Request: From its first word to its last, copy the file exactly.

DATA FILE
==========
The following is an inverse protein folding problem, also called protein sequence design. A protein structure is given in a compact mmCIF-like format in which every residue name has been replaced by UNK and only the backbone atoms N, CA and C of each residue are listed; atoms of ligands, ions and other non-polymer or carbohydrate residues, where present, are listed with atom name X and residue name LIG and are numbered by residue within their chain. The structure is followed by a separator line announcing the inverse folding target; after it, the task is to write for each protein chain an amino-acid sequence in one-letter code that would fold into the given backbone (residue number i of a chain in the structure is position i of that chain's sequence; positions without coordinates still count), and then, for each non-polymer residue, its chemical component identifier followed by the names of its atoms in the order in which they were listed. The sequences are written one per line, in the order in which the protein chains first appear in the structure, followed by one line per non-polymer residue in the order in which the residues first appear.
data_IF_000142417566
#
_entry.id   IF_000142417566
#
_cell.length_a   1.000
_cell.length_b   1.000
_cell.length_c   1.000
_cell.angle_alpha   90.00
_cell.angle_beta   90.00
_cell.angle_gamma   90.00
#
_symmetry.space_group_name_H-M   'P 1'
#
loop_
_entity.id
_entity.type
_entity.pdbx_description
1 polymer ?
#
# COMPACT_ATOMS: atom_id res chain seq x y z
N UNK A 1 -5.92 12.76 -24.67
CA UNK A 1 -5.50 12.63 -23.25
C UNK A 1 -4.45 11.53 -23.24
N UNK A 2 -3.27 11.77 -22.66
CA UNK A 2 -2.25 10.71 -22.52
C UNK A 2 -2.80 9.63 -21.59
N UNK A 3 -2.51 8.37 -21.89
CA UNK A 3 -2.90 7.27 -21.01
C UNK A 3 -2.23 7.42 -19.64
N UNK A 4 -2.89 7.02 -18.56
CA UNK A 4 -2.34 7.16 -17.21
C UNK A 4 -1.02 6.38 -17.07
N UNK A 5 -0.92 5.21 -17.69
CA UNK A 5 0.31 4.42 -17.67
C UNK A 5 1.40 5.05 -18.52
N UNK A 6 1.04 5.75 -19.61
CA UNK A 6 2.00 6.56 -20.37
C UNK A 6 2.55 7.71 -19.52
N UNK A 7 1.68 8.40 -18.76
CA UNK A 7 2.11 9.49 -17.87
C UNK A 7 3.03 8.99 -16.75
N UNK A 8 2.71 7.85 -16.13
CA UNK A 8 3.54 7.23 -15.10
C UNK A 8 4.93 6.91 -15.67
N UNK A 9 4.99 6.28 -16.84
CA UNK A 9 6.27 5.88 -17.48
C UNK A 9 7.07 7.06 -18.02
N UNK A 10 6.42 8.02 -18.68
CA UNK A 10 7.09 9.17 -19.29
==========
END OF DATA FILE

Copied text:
The following is an inverse protein folding problem, also called protein sequence design. A protein structure is given in a compact mmCIF-like format in which every residue name has been replaced by UNK and only the backbone atoms N, CA and C of each residue are listed; atoms of ligands, ions and other non-polymer or carbohydrate residues, where present, are listed with atom name X and residue name LIG and are numbered by residue within their chain. The structure is followed by a separator line announcing the inverse folding target; after it, the task is to write for each protein chain an amino-acid sequence in one-letter code that would fold into the given backbone (residue number i of a chain in the structure is position i of that chain's sequence; positions without coordinates still count), and then, for each non-polymer residue, its chemical component identifier followed by the names of its atoms in the order in which they were listed. The sequences are written one per line, in the order in which the protein chains first appear in the structure, followed by one line per non-polymer residue in the order in which the residues first appear.
data_IF_000142417566
#
_entry.id   IF_000142417566
#
_cell.length_a   1.000
_cell.length_b   1.000
_cell.length_c   1.000
_cell.angle_alpha   90.00
_cell.angle_beta   90.00
_cell.angle_gamma   90.00
#
_symmetry.space_group_name_H-M   'P 1'
#
loop_
_entity.id
_entity.type
_entity.pdbx_description
1 polymer ?
#
# COMPACT_ATOMS: atom_id res chain seq x y z
N UNK A 1 -5.92 12.76 -24.67
CA UNK A 1 -5.50 12.63 -23.25
C UNK A 1 -4.45 11.53 -23.24
N UNK A 2 -3.27 11.77 -22.66
CA UNK A 2 -2.25 10.71 -22.52
C UNK A 2 -2.80 9.63 -21.59
N UNK A 3 -2.51 8.37 -21.89
CA UNK A 3 -2.90 7.27 -21.01
C UNK A 3 -2.23 7.42 -19.64
N UNK A 4 -2.89 7.02 -18.56
CA UNK A 4 -2.34 7.16 -17.21
C UNK A 4 -1.02 6.38 -17.07
N UNK A 5 -0.92 5.21 -17.69
CA UNK A 5 0.31 4.42 -17.67
C UNK A 5 1.40 5.05 -18.52
N UNK A 6 1.04 5.75 -19.61
CA UNK A 6 2.00 6.56 -20.37
C UNK A 6 2.55 7.71 -19.52
N UNK A 7 1.68 8.40 -18.76
CA UNK A 7 2.11 9.49 -17.87
C UNK A 7 3.03 8.99 -16.75
N UNK A 8 2.71 7.85 -16.13
CA UNK A 8 3.54 7.23 -15.10
C UNK A 8 4.93 6.91 -15.67
N UNK A 9 4.99 6.28 -16.84
CA UNK A 9 6.27 5.88 -17.48
C UNK A 9 7.07 7.06 -18.02
N UNK A 10 6.42 8.02 -18.68
CA UNK A 10 7.09 9.17 -19.29